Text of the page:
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Apr 08, 2020
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Prominent Syrian Opposition Politician Riad Al-Turk: Syrian Revolution Faltered Because It Resorted to Violence and Because the Muslim Brotherhood Tried to Dominate Other Political Forces

#7928 | 03:50
Source: BBC Arabic (The UK)

Syrian opposition politician Riad Al-Turk said in an April 8, 2020 interview on BBC Arabic (U.K.) that the opposition to the Syrian regime will eventually be victorious, even though it has not achieved its goal of ousting the Assad regime. He said that several mistakes were made by the revolution, including resorting to violence, failing to unite the ranks of its members, and insisting that the Muslim Brotherhood play a role in the revolution. He elaborated that the Muslim Brotherhood and other Islamic groups did not adopt the popular and democratic approach of the revolution and that they instead tried to put the spotlight on themselves rather than on the revolution as a whole. Al-Turk added that he does not regret his role in the revolution, even though he spent many years as a political prisoner.

Riad Al-Turk: "I say that I am still alive and that victory will be ours, Allah willing."

[...]

Interviewer: "What was the mistake of the Syrian opposition and the Syrian Democratic People's Party?"

Riad Al-Turk: "Now that nine years have passed [since the launch of the Syrian revolution], if one considers the seven forces that played a role in it, one may note that the Muslim Brotherhood did not entirely comply with the popular and democratic approach of the revolution as much as it tried to tip the balance towards their Islamic approach. This is where you may criticize us, because our insistence on the inclusion of the Muslim Brotherhood did not yield the results we had been hoping for. We wanted them to join as a force alongside the other forces, rather than as a force operated by a foreign power.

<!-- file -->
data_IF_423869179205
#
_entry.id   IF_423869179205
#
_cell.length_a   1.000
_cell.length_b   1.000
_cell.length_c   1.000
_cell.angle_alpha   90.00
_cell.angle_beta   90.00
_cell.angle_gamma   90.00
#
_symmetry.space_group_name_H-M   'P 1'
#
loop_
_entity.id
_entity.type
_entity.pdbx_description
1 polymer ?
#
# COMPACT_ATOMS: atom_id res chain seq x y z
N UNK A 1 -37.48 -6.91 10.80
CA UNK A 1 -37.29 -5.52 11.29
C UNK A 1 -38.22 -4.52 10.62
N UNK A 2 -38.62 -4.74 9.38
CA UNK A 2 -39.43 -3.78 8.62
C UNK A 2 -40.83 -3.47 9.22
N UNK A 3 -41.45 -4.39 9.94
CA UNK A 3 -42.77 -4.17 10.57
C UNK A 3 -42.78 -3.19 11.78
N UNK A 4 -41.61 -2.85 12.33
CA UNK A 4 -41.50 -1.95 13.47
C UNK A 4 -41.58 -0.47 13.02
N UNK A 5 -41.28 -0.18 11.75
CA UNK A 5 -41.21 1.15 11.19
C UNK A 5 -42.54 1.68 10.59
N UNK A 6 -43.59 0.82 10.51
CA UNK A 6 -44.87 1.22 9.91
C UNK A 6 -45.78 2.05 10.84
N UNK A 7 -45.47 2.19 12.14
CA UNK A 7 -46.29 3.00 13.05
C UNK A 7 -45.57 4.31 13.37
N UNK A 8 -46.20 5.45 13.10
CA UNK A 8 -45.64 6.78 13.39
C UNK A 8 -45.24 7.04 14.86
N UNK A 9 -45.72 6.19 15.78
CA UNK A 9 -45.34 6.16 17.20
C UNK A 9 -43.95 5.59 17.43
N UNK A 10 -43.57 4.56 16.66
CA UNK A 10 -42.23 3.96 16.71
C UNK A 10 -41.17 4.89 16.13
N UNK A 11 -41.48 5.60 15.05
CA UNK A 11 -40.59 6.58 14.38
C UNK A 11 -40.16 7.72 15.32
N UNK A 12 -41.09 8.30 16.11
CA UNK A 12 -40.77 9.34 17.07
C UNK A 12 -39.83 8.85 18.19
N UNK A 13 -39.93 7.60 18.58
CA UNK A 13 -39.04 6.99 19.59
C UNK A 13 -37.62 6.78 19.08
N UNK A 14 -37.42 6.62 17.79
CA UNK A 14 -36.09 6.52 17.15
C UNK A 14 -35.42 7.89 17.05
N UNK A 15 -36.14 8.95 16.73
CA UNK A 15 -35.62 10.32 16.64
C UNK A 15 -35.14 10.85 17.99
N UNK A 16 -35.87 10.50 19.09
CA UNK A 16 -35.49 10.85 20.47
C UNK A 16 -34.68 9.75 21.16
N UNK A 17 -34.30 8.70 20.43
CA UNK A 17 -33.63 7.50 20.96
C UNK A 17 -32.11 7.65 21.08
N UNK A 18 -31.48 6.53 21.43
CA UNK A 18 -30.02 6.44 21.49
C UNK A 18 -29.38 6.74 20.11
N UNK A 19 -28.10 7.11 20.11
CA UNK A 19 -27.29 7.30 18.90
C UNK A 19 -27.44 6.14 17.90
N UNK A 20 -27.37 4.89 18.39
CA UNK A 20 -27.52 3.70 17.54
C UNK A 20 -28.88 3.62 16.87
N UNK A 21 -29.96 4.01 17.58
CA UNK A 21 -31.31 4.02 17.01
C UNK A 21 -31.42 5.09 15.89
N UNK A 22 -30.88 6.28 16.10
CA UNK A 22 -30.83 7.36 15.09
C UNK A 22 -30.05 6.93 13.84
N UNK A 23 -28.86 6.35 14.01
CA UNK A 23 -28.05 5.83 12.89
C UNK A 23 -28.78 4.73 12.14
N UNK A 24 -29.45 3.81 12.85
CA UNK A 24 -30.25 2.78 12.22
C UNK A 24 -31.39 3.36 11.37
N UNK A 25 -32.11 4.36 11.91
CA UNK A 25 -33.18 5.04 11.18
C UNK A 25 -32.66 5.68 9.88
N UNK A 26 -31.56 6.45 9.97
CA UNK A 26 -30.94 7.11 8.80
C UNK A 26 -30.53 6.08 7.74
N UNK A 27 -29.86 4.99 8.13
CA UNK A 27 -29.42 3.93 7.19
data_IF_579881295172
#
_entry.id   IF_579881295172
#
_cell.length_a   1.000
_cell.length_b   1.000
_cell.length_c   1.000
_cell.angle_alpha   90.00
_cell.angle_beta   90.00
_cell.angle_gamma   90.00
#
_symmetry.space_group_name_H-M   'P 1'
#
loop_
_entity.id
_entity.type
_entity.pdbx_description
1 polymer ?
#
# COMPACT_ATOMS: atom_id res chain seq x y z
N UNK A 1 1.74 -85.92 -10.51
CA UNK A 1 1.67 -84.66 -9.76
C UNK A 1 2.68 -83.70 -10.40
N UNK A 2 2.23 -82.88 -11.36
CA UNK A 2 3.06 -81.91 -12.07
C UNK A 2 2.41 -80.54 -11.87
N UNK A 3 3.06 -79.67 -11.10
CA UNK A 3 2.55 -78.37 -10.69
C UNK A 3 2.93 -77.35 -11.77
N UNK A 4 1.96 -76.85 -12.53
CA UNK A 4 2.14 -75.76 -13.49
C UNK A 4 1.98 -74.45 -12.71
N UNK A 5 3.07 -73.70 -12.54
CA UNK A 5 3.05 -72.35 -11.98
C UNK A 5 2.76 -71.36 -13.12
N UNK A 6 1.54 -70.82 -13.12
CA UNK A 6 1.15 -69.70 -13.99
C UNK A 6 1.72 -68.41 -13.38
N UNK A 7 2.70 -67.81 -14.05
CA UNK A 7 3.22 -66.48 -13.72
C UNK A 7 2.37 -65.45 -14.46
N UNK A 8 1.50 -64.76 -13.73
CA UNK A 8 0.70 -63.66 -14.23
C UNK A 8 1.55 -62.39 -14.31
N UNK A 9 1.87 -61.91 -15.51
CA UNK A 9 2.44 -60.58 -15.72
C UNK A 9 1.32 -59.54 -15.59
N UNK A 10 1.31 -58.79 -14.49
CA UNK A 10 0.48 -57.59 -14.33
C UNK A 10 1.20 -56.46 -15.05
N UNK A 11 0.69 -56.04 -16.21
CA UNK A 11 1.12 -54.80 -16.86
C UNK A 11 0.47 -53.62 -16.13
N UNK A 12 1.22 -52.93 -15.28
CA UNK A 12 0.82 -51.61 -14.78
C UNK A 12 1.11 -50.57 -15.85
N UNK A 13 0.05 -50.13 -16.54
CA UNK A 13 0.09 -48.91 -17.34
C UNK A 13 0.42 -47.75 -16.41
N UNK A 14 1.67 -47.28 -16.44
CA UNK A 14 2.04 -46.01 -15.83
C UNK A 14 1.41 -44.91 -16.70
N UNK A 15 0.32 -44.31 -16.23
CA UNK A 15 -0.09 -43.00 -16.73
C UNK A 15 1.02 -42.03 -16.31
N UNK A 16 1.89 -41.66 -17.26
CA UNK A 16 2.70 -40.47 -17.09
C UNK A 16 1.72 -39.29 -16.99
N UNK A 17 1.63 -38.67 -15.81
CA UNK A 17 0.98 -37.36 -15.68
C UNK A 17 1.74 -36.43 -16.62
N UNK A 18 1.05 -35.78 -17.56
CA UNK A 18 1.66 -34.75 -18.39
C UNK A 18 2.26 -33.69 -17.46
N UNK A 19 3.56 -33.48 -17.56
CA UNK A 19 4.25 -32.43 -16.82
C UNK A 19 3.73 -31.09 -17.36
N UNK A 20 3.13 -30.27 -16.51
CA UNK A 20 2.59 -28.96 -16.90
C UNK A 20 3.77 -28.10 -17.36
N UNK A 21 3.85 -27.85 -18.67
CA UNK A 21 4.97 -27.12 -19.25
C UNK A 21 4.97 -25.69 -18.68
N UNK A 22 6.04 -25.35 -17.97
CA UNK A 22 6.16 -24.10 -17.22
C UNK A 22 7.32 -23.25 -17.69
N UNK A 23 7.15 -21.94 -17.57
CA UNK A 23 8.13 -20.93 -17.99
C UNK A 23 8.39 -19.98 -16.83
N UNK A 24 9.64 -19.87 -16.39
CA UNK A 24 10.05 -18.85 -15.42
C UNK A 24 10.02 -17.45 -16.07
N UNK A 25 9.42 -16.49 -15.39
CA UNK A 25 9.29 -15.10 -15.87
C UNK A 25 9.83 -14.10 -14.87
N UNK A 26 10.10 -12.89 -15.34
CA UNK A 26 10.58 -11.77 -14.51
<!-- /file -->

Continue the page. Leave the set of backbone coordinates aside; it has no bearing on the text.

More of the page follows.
[...]

"Two [mistakes] were made. The first was resorting to violence and the second was the attempt... I don't want to say that [the Islamists] tried to monopolize the political action and the popular protest, as much as they tried to put a spotlight on their own group rather than on the movement in a more general and inclusive sense.

[...]

"If we talk about the development and progress of the revolution, it is fair to say that the movement has not fulfilled its main goal of ousting the regime.

[...]

"The truth is that as an opposition movement, we were incapable of uniting our ranks. This is a major weak point. Our unity faltered and we could not make progress in our conflict with the regime. This is why we retreat after eight years. The defeat... I shouldn't call it a defeat. There are victories in this battle. In this sense, this is a historic process, and it is too early to talk about a real victory for democracy in the Arab world."

[...]

Interviewer: "Do you regret your role in the struggle, having spent the best years of your life in prison?"

Riad Al-Turk: "No."

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